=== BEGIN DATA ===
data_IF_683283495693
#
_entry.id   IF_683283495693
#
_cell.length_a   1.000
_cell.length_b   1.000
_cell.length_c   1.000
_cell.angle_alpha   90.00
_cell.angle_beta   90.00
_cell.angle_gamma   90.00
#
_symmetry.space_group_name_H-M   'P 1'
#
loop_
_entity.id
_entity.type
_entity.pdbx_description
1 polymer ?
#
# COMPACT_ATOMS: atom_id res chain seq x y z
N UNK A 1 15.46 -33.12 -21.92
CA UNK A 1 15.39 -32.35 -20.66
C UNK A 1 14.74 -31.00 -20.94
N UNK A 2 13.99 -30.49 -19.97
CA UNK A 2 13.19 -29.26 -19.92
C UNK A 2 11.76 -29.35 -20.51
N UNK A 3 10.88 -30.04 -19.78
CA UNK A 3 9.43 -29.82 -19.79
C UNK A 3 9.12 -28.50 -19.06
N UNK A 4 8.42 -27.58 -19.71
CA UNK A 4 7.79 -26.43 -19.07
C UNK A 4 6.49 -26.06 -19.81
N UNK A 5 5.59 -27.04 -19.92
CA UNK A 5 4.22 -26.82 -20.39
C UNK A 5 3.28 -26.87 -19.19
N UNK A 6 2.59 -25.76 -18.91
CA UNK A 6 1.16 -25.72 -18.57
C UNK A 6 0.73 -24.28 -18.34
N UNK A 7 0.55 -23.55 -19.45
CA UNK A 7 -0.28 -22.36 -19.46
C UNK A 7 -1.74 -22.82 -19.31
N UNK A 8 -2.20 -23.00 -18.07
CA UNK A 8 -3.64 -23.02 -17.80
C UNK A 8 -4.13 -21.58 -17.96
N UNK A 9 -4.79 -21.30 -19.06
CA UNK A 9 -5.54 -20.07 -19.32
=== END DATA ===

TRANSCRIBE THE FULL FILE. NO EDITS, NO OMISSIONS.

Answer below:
data_IF_683283495693
#
_entry.id   IF_683283495693
#
_cell.length_a   1.000
_cell.length_b   1.000
_cell.length_c   1.000
_cell.angle_alpha   90.00
_cell.angle_beta   90.00
_cell.angle_gamma   90.00
#
_symmetry.space_group_name_H-M   'P 1'
#
loop_
_entity.id
_entity.type
_entity.pdbx_description
1 polymer ?
#
# COMPACT_ATOMS: atom_id res chain seq x y z
N UNK A 1 15.46 -33.12 -21.92
CA UNK A 1 15.39 -32.35 -20.66
C UNK A 1 14.74 -31.00 -20.94
N UNK A 2 13.99 -30.49 -19.97
CA UNK A 2 13.19 -29.26 -19.92
C UNK A 2 11.76 -29.35 -20.51
N UNK A 3 10.88 -30.04 -19.78
CA UNK A 3 9.43 -29.82 -19.79
C UNK A 3 9.12 -28.50 -19.06
N UNK A 4 8.42 -27.58 -19.71
CA UNK A 4 7.79 -26.43 -19.07
C UNK A 4 6.49 -26.06 -19.81
N UNK A 5 5.59 -27.04 -19.92
CA UNK A 5 4.22 -26.82 -20.39
C UNK A 5 3.28 -26.87 -19.19
N UNK A 6 2.59 -25.76 -18.91
CA UNK A 6 1.16 -25.72 -18.57
C UNK A 6 0.73 -24.28 -18.34
N UNK A 7 0.55 -23.55 -19.45
CA UNK A 7 -0.28 -22.36 -19.46
C UNK A 7 -1.74 -22.82 -19.31
N UNK A 8 -2.20 -23.00 -18.07
CA UNK A 8 -3.64 -23.02 -17.80
C UNK A 8 -4.13 -21.58 -17.96
N UNK A 9 -4.79 -21.30 -19.06
CA UNK A 9 -5.54 -20.07 -19.32